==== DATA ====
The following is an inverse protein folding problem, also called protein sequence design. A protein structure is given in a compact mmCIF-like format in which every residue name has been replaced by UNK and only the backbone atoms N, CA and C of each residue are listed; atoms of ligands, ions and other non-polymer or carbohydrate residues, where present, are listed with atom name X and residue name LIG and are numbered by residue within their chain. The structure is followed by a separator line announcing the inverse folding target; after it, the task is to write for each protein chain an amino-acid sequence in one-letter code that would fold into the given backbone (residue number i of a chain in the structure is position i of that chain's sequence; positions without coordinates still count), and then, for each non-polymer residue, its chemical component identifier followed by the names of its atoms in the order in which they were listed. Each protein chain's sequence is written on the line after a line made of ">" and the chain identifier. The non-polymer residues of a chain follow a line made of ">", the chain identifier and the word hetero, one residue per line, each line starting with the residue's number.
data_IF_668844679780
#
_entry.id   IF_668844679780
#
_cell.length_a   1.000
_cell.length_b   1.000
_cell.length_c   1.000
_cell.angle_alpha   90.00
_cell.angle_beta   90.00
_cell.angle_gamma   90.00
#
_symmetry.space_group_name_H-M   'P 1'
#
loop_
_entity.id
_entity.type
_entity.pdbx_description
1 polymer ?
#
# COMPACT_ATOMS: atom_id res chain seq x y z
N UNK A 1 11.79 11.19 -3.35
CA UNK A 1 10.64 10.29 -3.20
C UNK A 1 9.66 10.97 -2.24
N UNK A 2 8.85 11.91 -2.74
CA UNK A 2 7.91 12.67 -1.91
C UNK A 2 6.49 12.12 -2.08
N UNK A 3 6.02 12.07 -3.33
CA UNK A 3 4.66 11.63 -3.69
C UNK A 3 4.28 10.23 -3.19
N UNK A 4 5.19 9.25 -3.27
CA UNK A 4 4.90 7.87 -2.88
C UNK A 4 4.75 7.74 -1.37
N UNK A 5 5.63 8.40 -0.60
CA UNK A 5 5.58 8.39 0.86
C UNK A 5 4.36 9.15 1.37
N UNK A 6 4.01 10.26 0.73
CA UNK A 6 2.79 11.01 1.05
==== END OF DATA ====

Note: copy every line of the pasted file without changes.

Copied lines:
The following is an inverse protein folding problem, also called protein sequence design. A protein structure is given in a compact mmCIF-like format in which every residue name has been replaced by UNK and only the backbone atoms N, CA and C of each residue are listed; atoms of ligands, ions and other non-polymer or carbohydrate residues, where present, are listed with atom name X and residue name LIG and are numbered by residue within their chain. The structure is followed by a separator line announcing the inverse folding target; after it, the task is to write for each protein chain an amino-acid sequence in one-letter code that would fold into the given backbone (residue number i of a chain in the structure is position i of that chain's sequence; positions without coordinates still count), and then, for each non-polymer residue, its chemical component identifier followed by the names of its atoms in the order in which they were listed. Each protein chain's sequence is written on the line after a line made of ">" and the chain identifier. The non-polymer residues of a chain follow a line made of ">", the chain identifier and the word hetero, one residue per line, each line starting with the residue's number.
data_IF_668844679780
#
_entry.id   IF_668844679780
#
_cell.length_a   1.000
_cell.length_b   1.000
_cell.length_c   1.000
_cell.angle_alpha   90.00
_cell.angle_beta   90.00
_cell.angle_gamma   90.00
#
_symmetry.space_group_name_H-M   'P 1'
#
loop_
_entity.id
_entity.type
_entity.pdbx_description
1 polymer ?
#
# COMPACT_ATOMS: atom_id res chain seq x y z
N UNK A 1 11.79 11.19 -3.35
CA UNK A 1 10.64 10.29 -3.20
C UNK A 1 9.66 10.97 -2.24
N UNK A 2 8.85 11.91 -2.74
CA UNK A 2 7.91 12.67 -1.91
C UNK A 2 6.49 12.12 -2.08
N UNK A 3 6.02 12.07 -3.33
CA UNK A 3 4.66 11.63 -3.69
C UNK A 3 4.28 10.23 -3.19
N UNK A 4 5.19 9.25 -3.27
CA UNK A 4 4.90 7.87 -2.88
C UNK A 4 4.75 7.74 -1.37
N UNK A 5 5.63 8.40 -0.60
CA UNK A 5 5.58 8.39 0.86
C UNK A 5 4.36 9.15 1.37
N UNK A 6 4.01 10.26 0.73
CA UNK A 6 2.79 11.01 1.05